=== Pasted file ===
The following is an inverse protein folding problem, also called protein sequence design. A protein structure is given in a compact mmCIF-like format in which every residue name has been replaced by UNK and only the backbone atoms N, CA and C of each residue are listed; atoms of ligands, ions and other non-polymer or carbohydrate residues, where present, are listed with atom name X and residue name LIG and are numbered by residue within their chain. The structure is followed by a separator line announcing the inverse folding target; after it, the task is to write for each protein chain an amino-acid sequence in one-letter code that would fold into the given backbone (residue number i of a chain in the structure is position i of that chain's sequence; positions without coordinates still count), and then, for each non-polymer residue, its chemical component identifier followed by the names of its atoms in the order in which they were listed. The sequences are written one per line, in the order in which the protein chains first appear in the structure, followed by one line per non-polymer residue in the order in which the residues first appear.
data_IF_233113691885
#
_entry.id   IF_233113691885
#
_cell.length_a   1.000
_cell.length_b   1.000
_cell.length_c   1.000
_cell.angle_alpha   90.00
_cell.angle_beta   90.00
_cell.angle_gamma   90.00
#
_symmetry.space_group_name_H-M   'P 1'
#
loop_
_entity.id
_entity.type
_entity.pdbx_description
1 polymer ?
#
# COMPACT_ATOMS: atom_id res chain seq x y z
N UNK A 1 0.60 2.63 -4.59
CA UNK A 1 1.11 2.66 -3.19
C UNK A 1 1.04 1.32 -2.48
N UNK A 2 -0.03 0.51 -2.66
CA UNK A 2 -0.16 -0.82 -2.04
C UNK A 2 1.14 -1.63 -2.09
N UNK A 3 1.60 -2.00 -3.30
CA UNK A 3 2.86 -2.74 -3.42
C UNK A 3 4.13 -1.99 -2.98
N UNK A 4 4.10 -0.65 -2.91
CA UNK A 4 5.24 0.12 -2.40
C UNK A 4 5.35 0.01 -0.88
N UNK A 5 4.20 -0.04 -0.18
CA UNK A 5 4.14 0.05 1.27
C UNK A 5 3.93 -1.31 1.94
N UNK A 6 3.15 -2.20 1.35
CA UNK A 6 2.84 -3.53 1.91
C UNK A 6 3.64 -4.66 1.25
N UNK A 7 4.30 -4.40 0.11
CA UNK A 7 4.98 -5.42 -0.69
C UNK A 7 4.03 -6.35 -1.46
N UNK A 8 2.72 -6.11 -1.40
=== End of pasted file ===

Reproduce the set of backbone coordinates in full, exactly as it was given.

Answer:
The following is an inverse protein folding problem, also called protein sequence design. A protein structure is given in a compact mmCIF-like format in which every residue name has been replaced by UNK and only the backbone atoms N, CA and C of each residue are listed; atoms of ligands, ions and other non-polymer or carbohydrate residues, where present, are listed with atom name X and residue name LIG and are numbered by residue within their chain. The structure is followed by a separator line announcing the inverse folding target; after it, the task is to write for each protein chain an amino-acid sequence in one-letter code that would fold into the given backbone (residue number i of a chain in the structure is position i of that chain's sequence; positions without coordinates still count), and then, for each non-polymer residue, its chemical component identifier followed by the names of its atoms in the order in which they were listed. The sequences are written one per line, in the order in which the protein chains first appear in the structure, followed by one line per non-polymer residue in the order in which the residues first appear.
data_IF_233113691885
#
_entry.id   IF_233113691885
#
_cell.length_a   1.000
_cell.length_b   1.000
_cell.length_c   1.000
_cell.angle_alpha   90.00
_cell.angle_beta   90.00
_cell.angle_gamma   90.00
#
_symmetry.space_group_name_H-M   'P 1'
#
loop_
_entity.id
_entity.type
_entity.pdbx_description
1 polymer ?
#
# COMPACT_ATOMS: atom_id res chain seq x y z
N UNK A 1 0.60 2.63 -4.59
CA UNK A 1 1.11 2.66 -3.19
C UNK A 1 1.04 1.32 -2.48
N UNK A 2 -0.03 0.51 -2.66
CA UNK A 2 -0.16 -0.82 -2.04
C UNK A 2 1.14 -1.63 -2.09
N UNK A 3 1.60 -2.00 -3.30
CA UNK A 3 2.86 -2.74 -3.42
C UNK A 3 4.13 -1.99 -2.98
N UNK A 4 4.10 -0.65 -2.91
CA UNK A 4 5.24 0.12 -2.40
C UNK A 4 5.35 0.01 -0.88
N UNK A 5 4.20 -0.04 -0.18
CA UNK A 5 4.14 0.05 1.27
C UNK A 5 3.93 -1.31 1.94
N UNK A 6 3.15 -2.20 1.35
CA UNK A 6 2.84 -3.53 1.91
C UNK A 6 3.64 -4.66 1.25
N UNK A 7 4.30 -4.40 0.11
CA UNK A 7 4.98 -5.42 -0.69
C UNK A 7 4.03 -6.35 -1.46
N UNK A 8 2.72 -6.11 -1.40